The court’s observations came on a petition by a registered start-up challenging the tender conditions imposed by a super-specialty hospital under the Delhi government for the procurement of stents, grafts, and valves for the Cardiology Department.
The petitioner claimed that while all other hospitals issued tenders for procurement which granted relaxations for start-ups and MSMEs with regard to turnover, past performance, and bid security, no such relaxation was given in the present case and the same was against the Centre’s start-up policy while also violating Articles 14 and 19(1)(g) of the Constitution of India.
Dealing with the issue raised in the petition, a bench headed by Chief Justice Satish Chandra Sharma said that although start-ups are promoted by the Centre as well as the Delhi government through their respective policies, the executive instruction under the Centre’s circular did not make it mandatory for any establishment to relax the condition in respect of turnover and prior experience while dealing with them.
“The Central Government in order to promote Start-ups and MSME (Micro, Small and Medium Enterprises), entities floated Start-up India Initiative in the year 2016, and various executive instructions were issued from time to time granting relaxations to the Start-up Entities and MSMEs with regard to past performance, bid security and turnover in order to ensure that new talent is promoted in the new competition,” said the bench also comprising Justice Subramonium Prasad.
“The executive instruction does not make it mandatory for any establishment to relax the condition in respect of turnover and prior experience/EMD as the word “may” has been used in the policy Circular dated 10.03.2016. It is true that the Government of India as well as the GNCTD under its NCT of Delhi, 2019 Policy promotes Startups. However, in certain fields past experience and other qualifications cannot be relaxed especially in the field of health care,” the court said.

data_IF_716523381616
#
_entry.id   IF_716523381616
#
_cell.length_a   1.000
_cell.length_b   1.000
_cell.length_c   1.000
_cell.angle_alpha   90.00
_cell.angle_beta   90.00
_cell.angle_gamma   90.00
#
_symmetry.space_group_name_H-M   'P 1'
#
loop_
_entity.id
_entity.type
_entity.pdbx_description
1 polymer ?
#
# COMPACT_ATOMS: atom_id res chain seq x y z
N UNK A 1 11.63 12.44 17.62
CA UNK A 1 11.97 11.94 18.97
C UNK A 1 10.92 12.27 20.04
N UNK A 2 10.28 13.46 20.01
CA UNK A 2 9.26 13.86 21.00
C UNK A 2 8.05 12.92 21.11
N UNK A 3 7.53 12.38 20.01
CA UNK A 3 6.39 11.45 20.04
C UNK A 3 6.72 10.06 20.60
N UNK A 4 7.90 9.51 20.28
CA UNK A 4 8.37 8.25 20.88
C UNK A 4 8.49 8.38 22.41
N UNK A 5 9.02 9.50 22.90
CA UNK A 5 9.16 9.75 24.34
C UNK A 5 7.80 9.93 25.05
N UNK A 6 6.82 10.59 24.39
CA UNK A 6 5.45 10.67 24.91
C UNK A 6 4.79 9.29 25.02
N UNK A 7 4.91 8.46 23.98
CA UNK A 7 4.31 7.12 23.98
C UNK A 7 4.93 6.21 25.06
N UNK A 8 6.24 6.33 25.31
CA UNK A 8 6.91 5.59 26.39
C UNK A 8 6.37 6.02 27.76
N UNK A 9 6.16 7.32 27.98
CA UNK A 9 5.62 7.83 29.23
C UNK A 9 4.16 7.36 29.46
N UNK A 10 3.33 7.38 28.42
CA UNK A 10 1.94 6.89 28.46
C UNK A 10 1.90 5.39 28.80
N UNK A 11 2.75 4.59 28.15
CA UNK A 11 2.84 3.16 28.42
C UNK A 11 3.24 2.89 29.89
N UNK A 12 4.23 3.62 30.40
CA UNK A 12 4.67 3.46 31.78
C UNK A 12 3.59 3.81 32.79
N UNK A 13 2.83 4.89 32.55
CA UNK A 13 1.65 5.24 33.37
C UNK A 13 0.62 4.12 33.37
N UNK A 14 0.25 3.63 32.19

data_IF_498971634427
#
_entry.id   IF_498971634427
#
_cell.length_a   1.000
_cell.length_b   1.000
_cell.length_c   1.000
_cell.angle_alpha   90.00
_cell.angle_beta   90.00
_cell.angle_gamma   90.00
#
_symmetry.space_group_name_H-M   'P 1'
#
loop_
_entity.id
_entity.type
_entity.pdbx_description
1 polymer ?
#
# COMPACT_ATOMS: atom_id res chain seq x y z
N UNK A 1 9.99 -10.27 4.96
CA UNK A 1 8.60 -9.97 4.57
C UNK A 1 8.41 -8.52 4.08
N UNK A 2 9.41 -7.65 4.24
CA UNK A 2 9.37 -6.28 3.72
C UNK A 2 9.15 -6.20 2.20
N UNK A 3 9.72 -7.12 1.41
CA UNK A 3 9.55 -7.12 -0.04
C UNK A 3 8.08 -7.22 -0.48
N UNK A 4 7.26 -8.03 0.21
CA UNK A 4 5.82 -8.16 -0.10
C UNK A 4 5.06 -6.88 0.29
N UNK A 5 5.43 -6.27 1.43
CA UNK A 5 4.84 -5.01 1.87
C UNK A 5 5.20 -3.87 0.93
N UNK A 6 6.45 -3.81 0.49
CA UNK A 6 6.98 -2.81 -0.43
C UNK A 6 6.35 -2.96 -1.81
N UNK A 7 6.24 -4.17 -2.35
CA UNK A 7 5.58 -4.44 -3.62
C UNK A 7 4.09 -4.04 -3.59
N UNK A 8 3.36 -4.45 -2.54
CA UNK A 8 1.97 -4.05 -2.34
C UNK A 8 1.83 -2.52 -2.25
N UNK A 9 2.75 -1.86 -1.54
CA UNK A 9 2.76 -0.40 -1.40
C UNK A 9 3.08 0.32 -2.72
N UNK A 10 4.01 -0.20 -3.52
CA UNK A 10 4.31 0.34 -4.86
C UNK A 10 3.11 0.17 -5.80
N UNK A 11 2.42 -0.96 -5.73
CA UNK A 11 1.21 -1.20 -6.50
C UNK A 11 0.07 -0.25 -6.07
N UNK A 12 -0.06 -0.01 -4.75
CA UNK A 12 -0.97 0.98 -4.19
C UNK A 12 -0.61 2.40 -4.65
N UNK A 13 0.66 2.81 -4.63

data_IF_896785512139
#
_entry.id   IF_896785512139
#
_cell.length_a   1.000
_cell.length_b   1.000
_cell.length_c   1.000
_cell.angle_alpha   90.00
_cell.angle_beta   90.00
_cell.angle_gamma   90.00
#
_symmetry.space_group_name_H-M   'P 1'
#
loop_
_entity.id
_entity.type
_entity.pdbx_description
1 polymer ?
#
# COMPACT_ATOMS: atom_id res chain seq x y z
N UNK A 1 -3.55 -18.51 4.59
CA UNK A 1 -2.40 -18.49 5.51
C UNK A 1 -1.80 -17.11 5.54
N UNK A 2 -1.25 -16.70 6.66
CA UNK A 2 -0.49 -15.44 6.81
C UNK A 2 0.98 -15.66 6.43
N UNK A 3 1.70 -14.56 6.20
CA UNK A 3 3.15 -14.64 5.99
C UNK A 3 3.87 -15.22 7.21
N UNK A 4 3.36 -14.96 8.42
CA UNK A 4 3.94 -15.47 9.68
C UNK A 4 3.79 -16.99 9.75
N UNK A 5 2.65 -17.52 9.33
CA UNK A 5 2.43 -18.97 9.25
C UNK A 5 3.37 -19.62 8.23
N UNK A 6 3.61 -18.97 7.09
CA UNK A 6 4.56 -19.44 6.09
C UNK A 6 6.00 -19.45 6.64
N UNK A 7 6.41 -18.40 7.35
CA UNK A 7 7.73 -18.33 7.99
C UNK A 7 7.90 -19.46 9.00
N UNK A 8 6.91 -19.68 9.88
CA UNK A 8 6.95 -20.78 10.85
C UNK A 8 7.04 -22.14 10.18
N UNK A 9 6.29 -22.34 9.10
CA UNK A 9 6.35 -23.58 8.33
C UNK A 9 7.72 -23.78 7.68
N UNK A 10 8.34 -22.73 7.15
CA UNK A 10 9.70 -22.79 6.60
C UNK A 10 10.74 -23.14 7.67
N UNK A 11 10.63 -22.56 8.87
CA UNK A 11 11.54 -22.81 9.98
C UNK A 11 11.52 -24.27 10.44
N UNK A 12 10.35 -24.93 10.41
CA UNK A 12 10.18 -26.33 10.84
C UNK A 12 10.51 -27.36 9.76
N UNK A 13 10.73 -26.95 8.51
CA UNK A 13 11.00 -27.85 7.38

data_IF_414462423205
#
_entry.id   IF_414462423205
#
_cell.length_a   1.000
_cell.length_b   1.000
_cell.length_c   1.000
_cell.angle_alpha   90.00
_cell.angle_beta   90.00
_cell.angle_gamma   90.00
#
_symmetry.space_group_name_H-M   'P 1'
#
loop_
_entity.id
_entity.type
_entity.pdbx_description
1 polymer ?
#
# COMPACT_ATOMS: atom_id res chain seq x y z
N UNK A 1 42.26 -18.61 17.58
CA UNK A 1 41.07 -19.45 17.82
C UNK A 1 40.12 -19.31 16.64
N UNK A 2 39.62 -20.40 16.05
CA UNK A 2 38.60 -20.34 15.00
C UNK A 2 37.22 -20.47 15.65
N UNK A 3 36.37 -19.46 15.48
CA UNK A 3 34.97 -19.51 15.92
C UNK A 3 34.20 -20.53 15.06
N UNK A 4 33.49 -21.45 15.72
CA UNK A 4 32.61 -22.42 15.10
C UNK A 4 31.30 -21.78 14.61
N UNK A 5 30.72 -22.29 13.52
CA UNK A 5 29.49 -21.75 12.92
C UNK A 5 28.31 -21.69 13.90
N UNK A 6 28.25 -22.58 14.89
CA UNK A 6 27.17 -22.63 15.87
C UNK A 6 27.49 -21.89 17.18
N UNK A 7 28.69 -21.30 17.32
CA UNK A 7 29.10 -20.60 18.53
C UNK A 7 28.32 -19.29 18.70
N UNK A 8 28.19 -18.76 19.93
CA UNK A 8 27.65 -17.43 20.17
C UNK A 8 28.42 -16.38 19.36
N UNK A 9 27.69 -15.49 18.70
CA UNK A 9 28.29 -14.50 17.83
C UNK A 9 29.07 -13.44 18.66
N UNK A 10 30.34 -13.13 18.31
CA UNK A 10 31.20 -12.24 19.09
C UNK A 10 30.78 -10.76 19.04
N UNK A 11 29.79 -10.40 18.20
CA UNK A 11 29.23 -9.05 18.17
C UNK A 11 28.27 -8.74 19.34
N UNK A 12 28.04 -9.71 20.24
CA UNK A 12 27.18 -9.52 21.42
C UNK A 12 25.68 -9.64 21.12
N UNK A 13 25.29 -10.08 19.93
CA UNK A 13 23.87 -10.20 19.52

The court noted that the hospital concerned was facing an abnormally high rate of deaths in respect of heart patients and it was in that drop-back that criteria for start-ups and MSMEs were not relaxed and the supply of quality products and quality implants from experienced persons was sought.
“The safety of the patients is of paramount importance, and, therefore, the respondent Hospital has rightly not at all granted any relaxation to the Start-ups and MSMEs in the peculiar facts and circumstances of the case. The writ petition is, accordingly, dismissed,” the court said.
The court observed that the absence of relaxation was “not an unreasonable restriction keeping in view the peculiar nature of work” and “the petitioner cannot compare the earlier tenders in respect of other hospitals for the simple reason that there was no such exorbitant hike in the death rates in any other hospitals”.
The court said that the Delhi government’s policy recognized start-ups that are working towards innovation, development, or improvement of products or processes or services or if it is a scalable business model with a high potential of employment generation or wealth creation and since the petitioner was a trader having no innovation of any kind being involved in his “so-called start-up”, there was no reason to interfere with the tender conditions.
It further stated that framing of tender conditions is the sole discretion of the authority who has floated the tender, and unless and until the tender conditions are arbitrary, or are contrary to any statutory provisions, or having tailored made to favour any individual, the question of interference by the court does not arise.